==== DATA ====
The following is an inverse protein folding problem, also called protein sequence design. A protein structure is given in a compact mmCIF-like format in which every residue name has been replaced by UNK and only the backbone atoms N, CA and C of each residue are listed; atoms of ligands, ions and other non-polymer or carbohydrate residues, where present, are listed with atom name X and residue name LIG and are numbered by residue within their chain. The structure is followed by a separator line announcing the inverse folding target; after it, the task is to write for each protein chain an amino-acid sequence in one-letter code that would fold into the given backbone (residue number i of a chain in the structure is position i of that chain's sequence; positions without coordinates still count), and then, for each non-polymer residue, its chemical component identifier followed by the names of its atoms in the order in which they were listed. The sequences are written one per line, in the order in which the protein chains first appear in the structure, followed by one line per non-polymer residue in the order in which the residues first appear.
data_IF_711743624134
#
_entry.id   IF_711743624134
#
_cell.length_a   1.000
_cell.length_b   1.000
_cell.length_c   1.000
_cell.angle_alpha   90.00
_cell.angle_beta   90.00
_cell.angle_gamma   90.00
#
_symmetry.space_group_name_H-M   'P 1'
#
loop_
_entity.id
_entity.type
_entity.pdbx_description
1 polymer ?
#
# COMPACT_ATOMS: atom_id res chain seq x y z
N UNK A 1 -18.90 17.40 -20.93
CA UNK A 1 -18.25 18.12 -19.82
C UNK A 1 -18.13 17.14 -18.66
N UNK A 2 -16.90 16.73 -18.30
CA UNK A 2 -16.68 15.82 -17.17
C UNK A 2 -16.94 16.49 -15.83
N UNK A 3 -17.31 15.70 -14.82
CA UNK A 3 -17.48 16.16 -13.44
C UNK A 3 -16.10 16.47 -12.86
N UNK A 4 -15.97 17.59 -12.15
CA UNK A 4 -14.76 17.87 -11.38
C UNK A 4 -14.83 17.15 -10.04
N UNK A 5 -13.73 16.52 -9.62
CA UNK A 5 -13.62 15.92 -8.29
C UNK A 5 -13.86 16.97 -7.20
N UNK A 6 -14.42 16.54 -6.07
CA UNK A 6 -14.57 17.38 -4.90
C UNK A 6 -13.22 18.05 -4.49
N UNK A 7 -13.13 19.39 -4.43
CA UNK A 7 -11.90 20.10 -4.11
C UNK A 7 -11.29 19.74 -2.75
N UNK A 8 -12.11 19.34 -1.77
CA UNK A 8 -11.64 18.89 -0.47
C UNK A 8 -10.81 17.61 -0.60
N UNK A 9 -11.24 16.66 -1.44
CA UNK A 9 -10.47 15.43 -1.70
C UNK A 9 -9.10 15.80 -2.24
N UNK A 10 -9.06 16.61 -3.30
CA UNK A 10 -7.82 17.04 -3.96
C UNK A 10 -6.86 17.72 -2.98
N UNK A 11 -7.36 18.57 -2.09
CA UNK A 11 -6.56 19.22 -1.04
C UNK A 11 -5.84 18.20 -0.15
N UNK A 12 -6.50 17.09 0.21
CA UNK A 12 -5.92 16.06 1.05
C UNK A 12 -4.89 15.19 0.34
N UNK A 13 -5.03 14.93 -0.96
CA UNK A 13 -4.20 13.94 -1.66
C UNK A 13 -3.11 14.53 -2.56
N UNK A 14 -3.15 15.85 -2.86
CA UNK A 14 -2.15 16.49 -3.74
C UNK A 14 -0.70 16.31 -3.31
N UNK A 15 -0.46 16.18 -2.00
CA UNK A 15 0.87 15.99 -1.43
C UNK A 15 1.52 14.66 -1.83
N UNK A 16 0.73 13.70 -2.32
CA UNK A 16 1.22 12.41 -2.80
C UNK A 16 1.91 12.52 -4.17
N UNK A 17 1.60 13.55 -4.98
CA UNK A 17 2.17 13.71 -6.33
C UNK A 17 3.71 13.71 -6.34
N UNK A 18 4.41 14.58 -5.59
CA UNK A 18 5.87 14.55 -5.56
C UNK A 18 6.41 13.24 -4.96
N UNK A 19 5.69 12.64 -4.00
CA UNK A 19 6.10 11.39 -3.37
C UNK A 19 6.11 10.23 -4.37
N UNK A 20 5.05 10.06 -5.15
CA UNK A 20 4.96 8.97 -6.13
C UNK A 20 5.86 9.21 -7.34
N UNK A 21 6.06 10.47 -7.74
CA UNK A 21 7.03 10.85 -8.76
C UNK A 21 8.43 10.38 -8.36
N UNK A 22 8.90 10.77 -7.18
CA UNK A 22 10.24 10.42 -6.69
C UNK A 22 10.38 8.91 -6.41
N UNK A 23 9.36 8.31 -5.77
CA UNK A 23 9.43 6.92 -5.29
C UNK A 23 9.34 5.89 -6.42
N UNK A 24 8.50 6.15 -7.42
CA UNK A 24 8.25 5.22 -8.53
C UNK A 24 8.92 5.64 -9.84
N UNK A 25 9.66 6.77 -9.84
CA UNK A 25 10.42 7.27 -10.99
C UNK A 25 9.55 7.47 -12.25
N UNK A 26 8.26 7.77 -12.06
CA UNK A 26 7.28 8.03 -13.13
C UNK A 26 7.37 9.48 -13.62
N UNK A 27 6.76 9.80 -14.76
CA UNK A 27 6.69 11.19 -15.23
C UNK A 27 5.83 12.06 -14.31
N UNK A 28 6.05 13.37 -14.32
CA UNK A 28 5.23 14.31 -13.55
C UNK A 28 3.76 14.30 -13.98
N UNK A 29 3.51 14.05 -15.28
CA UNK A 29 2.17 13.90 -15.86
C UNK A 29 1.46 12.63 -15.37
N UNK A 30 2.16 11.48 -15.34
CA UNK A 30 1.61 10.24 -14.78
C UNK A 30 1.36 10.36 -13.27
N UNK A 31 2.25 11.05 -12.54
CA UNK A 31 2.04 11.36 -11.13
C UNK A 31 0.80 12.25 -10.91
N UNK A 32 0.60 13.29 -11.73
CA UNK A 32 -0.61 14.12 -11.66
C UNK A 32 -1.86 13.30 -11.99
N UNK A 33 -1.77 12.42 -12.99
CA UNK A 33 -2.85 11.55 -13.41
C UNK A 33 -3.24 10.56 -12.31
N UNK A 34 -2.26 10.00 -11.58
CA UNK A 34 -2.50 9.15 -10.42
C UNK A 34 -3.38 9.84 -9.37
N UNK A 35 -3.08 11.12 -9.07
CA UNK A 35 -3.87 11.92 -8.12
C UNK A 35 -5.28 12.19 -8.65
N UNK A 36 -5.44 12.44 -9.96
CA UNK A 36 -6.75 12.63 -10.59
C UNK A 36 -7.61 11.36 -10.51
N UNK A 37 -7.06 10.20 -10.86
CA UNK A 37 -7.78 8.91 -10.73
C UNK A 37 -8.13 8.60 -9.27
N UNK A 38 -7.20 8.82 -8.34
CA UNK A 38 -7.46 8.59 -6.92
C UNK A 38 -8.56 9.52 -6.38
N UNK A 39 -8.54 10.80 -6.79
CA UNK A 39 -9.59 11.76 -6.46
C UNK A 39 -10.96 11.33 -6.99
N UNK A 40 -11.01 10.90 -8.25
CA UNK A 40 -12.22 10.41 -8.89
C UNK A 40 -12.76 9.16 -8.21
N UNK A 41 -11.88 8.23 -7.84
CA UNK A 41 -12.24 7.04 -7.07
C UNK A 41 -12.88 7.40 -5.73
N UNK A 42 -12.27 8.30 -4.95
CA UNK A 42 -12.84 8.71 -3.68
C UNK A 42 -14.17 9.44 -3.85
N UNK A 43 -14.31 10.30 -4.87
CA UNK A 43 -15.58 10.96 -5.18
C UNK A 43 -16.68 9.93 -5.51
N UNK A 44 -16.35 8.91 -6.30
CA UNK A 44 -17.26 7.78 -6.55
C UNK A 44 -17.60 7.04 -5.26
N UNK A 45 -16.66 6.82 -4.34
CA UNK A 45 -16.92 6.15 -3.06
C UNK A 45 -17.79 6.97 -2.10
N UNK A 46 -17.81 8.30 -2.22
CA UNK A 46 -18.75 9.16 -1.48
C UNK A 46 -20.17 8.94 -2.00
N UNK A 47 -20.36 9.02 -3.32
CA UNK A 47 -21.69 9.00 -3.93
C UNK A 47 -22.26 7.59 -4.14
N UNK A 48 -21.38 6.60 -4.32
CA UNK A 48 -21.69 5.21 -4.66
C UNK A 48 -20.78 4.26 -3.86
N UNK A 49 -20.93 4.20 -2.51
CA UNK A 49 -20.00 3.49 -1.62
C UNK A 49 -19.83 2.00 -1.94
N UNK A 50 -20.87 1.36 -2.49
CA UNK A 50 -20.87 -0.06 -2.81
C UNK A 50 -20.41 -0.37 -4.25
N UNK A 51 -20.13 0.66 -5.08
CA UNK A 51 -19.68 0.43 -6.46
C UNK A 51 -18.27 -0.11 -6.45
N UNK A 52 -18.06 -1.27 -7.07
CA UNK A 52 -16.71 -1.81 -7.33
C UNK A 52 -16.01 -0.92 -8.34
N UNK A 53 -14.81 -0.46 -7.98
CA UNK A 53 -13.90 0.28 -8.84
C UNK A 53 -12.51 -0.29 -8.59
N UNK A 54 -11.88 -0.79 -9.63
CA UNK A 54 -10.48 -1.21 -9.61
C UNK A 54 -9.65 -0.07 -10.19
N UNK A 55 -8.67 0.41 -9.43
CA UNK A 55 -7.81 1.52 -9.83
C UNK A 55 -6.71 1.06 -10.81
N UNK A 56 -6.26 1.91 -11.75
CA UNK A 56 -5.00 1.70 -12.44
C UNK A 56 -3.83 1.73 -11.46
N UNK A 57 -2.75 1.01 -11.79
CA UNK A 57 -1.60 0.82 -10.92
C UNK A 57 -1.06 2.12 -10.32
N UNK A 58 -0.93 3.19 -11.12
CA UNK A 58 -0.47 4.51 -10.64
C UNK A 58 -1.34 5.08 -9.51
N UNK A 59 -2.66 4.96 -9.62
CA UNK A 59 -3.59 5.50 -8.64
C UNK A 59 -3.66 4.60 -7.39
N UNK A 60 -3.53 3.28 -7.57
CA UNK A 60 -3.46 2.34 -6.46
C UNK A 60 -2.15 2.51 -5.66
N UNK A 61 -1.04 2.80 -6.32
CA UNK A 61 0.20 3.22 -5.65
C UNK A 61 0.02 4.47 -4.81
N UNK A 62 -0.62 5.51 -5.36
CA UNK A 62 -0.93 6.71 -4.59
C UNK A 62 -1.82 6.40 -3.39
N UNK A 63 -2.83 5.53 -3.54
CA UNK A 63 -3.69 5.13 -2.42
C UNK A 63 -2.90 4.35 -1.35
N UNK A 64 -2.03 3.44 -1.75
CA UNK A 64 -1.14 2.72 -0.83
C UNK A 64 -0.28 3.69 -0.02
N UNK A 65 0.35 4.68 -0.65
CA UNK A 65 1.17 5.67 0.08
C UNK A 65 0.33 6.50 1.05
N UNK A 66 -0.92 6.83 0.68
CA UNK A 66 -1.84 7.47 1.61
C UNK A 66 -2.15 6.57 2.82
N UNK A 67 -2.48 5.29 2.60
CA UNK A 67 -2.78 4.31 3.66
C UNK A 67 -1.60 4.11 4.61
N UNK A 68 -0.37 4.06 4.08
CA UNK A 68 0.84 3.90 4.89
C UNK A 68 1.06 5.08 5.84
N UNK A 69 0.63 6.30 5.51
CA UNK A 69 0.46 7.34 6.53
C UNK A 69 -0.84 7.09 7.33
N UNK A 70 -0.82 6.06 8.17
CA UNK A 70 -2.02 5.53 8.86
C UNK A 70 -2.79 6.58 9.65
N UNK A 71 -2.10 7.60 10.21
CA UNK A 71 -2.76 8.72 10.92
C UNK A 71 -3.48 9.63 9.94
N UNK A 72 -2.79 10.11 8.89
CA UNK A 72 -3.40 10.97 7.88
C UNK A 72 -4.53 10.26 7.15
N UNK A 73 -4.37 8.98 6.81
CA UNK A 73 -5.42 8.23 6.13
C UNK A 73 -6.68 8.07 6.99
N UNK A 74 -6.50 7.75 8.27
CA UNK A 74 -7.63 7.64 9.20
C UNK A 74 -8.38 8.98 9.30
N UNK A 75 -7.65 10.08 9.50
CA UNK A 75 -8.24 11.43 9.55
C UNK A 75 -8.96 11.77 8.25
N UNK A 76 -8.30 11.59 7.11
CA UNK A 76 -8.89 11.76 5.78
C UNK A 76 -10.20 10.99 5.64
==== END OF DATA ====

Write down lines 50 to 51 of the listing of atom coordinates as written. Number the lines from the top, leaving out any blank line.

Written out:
CA UNK A 10 -7.82 17.04 -3.96
C UNK A 10 -6.86 17.72 -2.98